Scott Newberger, utilities manager for the City of Plymouth, received the Public Works Superintendent of the Year Award from the Minnesota Chapter of the American Public Works Association (APWA) in November. Other award recipients were Beverly Farraher, metro district maintenance engineer, Minnesota Department of Transportation, Roseville; Jeff Streeter, traffic services supervisor, Minnesota Department of Transportation, Golden Valley; and James Grube, director of transportation, Hennepin County, Medina. These individuals were selected based on exemplary public service within their respective communities by a panel of their peers in a 2013 statewide call for nominations. All nominees were highly deserving of the honor, as all met the awards criteria for nomination. Lee Gustafson, director of engineering for the City of Minnetonka and president of the Minnesota Chapter of APWA, noted that public works officials often perform their public service duties quietly and without public recognition, and he congratulated the nominees and winners for their outstanding work.
The City of Madelia won the top honors in the city category in the 2013 Local Government Innovation Awards in December. Madelia won for a project designed to transform wastewater treatment ponds into natural habitats for pheasants, water fowl, and deer. The awards—sponsored by the Hubert H. Humphrey School of Public Affairs at the University of Minnesota in partnership with the Bush Foundation, the League of Minnesota Cities, the Association of Minnesota Counties, and the Minnesota School Boards Association—recognize local governments in Minnesota for innovation and creativity. As the top winner in the city category, Madelia will receive a $10,000 grant from the Bush Foundation to continue its work, and a professionally produced video to use in sharing its experience with other local governments. Other city category winners for 2013 include the cities of Crookston, Coon Rapids, and Brooklyn Park (joint nomination), Albert Lea, Minneapolis, and Morris.
Read more about the Local Government Innovation Award winners
Bonnie Cumberland, Brainerd city councilmember, passed away on Feb. 3 at the age of 67. City leaders and staff were shocked and saddened to learn of her unexpected death. Cumberland was first elected to city government in 1990 and served as mayor through 1998. She again ran for office in 2006, and had been alderman-at-large since that time. She was appointed council president effective Jan. 1, 2013.
"Bonnie’s death is a tragic loss to the city," says City Administrator Theresa Goble. "She was a friend, mentor, and guiding light to all who came in touch with her. She was so excited about the city’s projects and future endeavors while at the same time gaining experience from the past. She loved her community and all who lived in it. She was a genuine example of selfless dedication to her community and friends. She will be missed!"
Phil Cohen, former mayor of Brooklyn Center and past president of the League of Minnesota Cities, passed away on Nov. 3 at the age of 85. Known as “Mr. Brooklyn Center,” Cohen was mayor of that city from 1965 to 1977. He’s a member of the Brooklyn Center Hall of Fame and he has a room named after him in the recreation center. In 1972 and 1973, as LMC president, Cohen led the League through a critical time as the University of Minnesota cut its ties with the League. LMC leaders today give Cohen a great deal of credit for helping the League get through that crisis and emerge a stronger organization. Cohen is preceded in death by his wife Beverly. He is survived by his children, Deborah (Richard) Schultz, Stephen (Annette), Nancy (Gary) Anderson, and five grandchildren.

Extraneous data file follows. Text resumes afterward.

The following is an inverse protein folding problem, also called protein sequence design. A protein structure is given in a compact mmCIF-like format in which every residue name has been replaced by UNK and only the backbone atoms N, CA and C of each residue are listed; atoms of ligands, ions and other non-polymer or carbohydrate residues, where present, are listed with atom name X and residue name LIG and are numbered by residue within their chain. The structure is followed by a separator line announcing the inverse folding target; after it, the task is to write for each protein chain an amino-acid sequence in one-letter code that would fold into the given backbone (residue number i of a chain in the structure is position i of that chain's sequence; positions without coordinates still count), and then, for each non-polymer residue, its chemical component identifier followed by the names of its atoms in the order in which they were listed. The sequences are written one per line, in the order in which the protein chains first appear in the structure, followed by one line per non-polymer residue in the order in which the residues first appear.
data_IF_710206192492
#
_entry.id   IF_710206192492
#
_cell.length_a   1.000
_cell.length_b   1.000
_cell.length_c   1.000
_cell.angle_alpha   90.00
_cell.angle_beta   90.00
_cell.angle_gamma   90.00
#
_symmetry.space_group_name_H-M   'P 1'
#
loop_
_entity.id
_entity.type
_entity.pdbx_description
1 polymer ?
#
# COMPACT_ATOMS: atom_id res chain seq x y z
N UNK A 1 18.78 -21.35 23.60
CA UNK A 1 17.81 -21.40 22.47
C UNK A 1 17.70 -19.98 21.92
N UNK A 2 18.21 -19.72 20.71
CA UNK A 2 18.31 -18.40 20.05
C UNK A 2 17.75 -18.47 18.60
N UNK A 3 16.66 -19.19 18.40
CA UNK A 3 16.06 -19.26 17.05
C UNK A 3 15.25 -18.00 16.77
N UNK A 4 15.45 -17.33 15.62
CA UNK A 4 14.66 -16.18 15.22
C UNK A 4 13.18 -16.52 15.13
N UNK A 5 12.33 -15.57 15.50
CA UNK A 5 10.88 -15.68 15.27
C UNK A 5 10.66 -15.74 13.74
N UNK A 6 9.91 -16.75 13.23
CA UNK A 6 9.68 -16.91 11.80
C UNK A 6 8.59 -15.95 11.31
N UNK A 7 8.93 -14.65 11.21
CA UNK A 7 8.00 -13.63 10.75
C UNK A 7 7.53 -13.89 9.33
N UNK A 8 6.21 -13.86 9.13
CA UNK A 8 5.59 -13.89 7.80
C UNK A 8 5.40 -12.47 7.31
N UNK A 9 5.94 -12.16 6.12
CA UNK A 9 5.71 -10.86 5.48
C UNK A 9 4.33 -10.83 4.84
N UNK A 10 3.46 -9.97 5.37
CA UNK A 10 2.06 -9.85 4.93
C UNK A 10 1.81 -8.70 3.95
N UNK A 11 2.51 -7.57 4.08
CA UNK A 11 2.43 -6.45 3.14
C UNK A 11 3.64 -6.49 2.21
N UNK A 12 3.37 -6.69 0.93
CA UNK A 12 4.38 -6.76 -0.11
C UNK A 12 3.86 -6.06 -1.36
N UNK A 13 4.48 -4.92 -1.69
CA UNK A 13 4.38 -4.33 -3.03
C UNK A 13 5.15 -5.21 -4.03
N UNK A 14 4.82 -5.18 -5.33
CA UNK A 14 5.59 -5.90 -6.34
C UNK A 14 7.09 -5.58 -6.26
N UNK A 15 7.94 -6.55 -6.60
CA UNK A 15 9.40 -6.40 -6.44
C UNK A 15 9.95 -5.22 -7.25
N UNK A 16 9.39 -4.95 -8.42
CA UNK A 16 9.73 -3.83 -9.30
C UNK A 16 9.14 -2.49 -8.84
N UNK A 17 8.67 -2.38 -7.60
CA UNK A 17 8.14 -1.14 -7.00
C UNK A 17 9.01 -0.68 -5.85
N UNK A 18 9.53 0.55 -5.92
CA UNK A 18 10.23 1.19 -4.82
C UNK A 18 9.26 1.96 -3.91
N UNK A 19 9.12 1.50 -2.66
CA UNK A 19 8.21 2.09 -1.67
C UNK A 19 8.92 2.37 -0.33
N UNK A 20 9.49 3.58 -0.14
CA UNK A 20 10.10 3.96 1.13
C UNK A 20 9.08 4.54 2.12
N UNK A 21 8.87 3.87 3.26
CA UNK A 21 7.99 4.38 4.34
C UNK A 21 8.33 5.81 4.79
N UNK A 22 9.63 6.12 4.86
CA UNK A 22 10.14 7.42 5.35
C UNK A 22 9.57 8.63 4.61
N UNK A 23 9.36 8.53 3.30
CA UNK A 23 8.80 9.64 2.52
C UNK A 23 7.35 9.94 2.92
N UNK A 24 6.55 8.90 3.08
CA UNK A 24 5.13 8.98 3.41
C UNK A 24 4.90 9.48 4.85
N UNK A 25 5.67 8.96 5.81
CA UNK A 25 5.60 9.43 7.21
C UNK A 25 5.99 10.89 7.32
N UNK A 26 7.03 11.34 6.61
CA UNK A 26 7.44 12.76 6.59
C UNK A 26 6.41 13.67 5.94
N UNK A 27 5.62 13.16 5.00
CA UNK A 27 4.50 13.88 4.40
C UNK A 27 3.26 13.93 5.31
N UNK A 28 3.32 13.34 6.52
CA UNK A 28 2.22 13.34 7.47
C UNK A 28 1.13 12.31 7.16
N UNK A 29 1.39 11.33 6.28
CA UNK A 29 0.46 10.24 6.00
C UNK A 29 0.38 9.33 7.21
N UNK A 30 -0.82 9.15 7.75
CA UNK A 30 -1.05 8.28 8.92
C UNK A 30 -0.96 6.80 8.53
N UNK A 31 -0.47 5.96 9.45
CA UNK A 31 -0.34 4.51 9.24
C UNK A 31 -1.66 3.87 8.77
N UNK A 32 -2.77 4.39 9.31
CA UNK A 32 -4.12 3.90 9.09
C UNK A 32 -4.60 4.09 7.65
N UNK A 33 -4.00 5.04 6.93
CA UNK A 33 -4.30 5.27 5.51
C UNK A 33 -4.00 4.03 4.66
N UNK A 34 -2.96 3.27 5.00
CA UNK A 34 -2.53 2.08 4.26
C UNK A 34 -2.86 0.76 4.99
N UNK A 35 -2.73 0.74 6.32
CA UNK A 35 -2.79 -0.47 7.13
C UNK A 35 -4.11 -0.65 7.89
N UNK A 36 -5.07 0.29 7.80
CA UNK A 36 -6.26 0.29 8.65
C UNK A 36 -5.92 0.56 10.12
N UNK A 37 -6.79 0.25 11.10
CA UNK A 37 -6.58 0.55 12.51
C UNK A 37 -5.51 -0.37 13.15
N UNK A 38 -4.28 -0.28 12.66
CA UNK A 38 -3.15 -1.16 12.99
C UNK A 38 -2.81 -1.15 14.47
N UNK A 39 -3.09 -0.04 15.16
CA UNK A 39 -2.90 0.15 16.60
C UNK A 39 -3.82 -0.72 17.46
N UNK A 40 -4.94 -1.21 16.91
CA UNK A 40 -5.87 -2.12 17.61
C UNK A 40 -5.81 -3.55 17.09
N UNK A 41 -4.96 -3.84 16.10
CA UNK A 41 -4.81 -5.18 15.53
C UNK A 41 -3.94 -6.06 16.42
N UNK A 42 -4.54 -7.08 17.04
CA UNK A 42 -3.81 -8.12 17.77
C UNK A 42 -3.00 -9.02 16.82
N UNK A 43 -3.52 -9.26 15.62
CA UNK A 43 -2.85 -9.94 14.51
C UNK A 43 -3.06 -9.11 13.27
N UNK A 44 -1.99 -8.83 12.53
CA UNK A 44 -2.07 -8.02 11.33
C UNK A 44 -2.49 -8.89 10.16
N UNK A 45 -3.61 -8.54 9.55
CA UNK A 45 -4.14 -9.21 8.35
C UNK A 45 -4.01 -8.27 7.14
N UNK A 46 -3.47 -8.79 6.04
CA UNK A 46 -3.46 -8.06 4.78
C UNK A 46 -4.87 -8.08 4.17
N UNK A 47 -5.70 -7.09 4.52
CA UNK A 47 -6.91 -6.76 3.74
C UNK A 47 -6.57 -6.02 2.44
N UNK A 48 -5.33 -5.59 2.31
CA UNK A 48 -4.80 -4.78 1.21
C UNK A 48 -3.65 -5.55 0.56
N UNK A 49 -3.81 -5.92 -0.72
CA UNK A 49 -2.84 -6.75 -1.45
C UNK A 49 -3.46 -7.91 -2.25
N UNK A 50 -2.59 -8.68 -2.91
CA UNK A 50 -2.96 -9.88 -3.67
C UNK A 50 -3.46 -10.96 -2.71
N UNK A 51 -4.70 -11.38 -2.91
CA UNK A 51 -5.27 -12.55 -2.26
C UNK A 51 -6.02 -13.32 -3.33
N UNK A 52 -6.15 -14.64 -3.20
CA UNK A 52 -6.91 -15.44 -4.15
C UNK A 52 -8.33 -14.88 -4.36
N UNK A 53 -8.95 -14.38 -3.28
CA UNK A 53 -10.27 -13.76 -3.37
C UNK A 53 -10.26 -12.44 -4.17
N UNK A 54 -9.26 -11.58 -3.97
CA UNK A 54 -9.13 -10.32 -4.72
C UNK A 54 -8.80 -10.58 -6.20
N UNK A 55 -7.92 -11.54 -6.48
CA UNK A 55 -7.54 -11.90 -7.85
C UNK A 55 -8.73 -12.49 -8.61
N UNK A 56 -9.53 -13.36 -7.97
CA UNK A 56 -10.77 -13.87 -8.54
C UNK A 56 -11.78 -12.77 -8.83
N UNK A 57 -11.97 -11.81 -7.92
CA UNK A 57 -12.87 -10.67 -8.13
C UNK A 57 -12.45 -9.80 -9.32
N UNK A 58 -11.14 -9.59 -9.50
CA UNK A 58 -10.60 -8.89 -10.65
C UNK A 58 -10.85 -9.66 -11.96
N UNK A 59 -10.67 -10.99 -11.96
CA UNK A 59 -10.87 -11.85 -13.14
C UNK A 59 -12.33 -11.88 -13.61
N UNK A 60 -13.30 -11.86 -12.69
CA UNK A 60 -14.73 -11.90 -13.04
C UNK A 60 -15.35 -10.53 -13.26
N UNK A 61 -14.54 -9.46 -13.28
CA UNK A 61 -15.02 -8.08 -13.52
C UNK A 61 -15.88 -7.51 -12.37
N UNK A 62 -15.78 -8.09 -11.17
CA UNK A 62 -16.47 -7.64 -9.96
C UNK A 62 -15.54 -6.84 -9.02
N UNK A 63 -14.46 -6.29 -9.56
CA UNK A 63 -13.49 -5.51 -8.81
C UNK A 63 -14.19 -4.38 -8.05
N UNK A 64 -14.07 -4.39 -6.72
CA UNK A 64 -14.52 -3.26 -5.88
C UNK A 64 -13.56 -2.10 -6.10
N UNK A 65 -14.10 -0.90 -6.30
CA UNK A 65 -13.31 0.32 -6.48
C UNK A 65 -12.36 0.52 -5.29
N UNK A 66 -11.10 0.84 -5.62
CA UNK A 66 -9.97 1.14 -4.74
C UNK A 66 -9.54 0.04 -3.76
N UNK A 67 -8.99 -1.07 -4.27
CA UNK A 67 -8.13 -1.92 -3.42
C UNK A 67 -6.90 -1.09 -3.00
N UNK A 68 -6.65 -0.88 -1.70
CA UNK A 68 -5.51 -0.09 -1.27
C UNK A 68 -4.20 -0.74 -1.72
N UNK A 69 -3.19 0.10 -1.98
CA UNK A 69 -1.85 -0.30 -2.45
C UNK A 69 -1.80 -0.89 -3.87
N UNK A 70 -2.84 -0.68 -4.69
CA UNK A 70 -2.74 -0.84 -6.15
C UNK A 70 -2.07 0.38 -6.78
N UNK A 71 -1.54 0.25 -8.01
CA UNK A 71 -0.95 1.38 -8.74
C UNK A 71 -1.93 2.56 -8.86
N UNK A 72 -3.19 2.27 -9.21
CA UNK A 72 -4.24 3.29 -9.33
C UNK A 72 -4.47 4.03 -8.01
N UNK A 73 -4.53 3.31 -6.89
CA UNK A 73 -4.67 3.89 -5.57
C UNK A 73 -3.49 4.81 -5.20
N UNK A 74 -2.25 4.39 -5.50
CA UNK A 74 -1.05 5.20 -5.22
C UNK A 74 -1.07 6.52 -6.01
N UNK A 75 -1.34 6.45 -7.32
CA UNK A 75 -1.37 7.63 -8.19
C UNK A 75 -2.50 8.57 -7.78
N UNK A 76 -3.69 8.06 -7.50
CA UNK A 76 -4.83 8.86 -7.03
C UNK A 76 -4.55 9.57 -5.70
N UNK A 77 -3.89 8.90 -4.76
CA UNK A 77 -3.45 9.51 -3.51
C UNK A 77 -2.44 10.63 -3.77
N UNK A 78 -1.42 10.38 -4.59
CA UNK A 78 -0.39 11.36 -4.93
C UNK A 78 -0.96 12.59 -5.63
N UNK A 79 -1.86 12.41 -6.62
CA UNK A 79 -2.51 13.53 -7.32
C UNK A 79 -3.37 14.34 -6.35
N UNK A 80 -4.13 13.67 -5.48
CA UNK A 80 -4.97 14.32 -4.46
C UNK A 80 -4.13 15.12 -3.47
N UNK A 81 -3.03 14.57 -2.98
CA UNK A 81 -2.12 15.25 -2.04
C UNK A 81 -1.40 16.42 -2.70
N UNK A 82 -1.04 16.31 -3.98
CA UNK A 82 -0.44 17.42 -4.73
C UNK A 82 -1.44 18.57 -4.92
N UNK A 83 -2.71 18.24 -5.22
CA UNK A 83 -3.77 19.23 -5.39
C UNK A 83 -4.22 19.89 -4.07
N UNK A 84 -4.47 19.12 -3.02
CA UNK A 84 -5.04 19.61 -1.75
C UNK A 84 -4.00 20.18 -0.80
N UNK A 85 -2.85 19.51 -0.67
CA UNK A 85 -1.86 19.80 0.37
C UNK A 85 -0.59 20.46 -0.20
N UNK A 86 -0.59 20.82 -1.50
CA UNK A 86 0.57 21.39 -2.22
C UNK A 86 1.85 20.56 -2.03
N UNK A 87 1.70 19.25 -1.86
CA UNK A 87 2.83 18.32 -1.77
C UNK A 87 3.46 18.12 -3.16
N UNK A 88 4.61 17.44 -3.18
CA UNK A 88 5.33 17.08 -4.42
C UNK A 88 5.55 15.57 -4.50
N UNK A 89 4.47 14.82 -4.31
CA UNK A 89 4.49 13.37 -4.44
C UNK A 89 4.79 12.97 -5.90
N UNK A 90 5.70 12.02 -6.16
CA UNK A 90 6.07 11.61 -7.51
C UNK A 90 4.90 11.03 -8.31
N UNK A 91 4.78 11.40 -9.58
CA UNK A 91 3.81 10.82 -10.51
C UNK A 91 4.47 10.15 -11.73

Brenda Cossette, human resources director with the City of Fergus Falls, passed away on Dec. 16 at the age of 59 after a car accident. Cossette was the chair of the League’s Human Resources and Data Practices Policy Committee for the past two years. Prior to chairing that committee, she served as vice-chair and she has also served on numerous other League committees and task forces. Cossette served as the human resources director for the city of Fergus Falls for nine years and also served in human resources roles for the cities of Fargo, Moorhead, and Detroit Lakes. She was an active member of the Society for Human Resource Management. In 2008, she testified before the U.S. Congress as an expert on the Family and Medical Leave Act. Cossette is survived by her husband, Ken Cossette, and her son, Matthew.
Mayor Gary B. Revier of Redwood Falls passed away on Dec. 20 at the age of 67. Revier became the youngest person to ever serve on the Redwood Falls City Council when he was 23. He later went on to be the youngest person ever to serve as mayor of Redwood Falls, and served multiple terms. Revier served in several public positions in the community, including school board member, Chamber of Commerce director and president, bank director, and public utilities commissioner. He was also widely known as Redwood Falls’ historian and often shared his vintage photograph collections and presentations. Revier is survived by his wife, Nancy, and several children and grandchildren.
Source: Redwood Falls Gazette
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